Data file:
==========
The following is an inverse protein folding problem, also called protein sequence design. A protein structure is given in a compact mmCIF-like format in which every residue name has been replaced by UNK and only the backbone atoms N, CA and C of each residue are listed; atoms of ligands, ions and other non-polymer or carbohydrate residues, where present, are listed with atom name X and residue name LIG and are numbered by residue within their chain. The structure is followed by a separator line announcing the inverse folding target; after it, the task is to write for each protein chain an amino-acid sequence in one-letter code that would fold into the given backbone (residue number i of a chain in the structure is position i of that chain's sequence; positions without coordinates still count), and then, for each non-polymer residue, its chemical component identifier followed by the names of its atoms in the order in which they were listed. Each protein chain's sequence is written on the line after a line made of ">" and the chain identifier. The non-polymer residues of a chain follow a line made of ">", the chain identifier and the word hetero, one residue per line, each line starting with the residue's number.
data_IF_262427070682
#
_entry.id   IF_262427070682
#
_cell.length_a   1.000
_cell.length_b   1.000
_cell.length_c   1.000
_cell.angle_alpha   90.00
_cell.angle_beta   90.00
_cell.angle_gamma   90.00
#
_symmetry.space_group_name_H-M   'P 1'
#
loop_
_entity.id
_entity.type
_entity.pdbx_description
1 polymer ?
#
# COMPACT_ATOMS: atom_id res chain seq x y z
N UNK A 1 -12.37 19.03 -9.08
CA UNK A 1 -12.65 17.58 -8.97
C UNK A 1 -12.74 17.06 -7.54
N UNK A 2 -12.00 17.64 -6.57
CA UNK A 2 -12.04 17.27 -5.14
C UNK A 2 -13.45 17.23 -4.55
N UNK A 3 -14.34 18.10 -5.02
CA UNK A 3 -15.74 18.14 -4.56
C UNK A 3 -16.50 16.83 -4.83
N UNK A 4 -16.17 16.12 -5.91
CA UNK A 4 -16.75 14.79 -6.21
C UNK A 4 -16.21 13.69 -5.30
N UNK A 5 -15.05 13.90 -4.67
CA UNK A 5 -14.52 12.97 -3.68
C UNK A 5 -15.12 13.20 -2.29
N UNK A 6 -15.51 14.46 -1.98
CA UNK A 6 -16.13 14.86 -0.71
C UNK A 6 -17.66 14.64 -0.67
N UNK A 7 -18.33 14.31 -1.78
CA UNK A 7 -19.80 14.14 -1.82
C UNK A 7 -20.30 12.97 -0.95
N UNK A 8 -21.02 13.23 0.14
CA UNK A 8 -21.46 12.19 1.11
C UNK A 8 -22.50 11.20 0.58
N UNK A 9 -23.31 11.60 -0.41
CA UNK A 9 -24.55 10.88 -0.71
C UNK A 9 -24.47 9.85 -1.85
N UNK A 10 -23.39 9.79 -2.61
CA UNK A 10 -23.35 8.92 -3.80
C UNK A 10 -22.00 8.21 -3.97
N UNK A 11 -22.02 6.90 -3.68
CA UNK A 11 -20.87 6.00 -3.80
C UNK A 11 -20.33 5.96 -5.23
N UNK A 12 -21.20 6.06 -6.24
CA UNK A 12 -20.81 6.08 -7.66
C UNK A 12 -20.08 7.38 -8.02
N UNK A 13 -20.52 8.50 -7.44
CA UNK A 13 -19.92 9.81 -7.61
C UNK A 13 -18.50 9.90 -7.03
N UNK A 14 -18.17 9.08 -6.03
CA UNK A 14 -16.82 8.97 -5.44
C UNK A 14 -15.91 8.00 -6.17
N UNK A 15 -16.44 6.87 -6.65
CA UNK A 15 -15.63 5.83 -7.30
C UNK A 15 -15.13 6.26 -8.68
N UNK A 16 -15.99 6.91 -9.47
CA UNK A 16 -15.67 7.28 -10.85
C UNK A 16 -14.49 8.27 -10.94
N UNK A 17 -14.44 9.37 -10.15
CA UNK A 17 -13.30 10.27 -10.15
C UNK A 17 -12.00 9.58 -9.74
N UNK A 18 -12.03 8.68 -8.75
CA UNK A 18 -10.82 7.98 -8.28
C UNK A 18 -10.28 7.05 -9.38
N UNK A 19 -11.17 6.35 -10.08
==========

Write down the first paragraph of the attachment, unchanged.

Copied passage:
The following is an inverse protein folding problem, also called protein sequence design. A protein structure is given in a compact mmCIF-like format in which every residue name has been replaced by UNK and only the backbone atoms N, CA and C of each residue are listed; atoms of ligands, ions and other non-polymer or carbohydrate residues, where present, are listed with atom name X and residue name LIG and are numbered by residue within their chain. The structure is followed by a separator line announcing the inverse folding target; after it, the task is to write for each protein chain an amino-acid sequence in one-letter code that would fold into the given backbone (residue number i of a chain in the structure is position i of that chain's sequence; positions without coordinates still count), and then, for each non-polymer residue, its chemical component identifier followed by the names of its atoms in the order in which they were listed. Each protein chain's sequence is written on the line after a line made of ">" and the chain identifier. The non-polymer residues of a chain follow a line made of ">", the chain identifier and the word hetero, one residue per line, each line starting with the residue's number.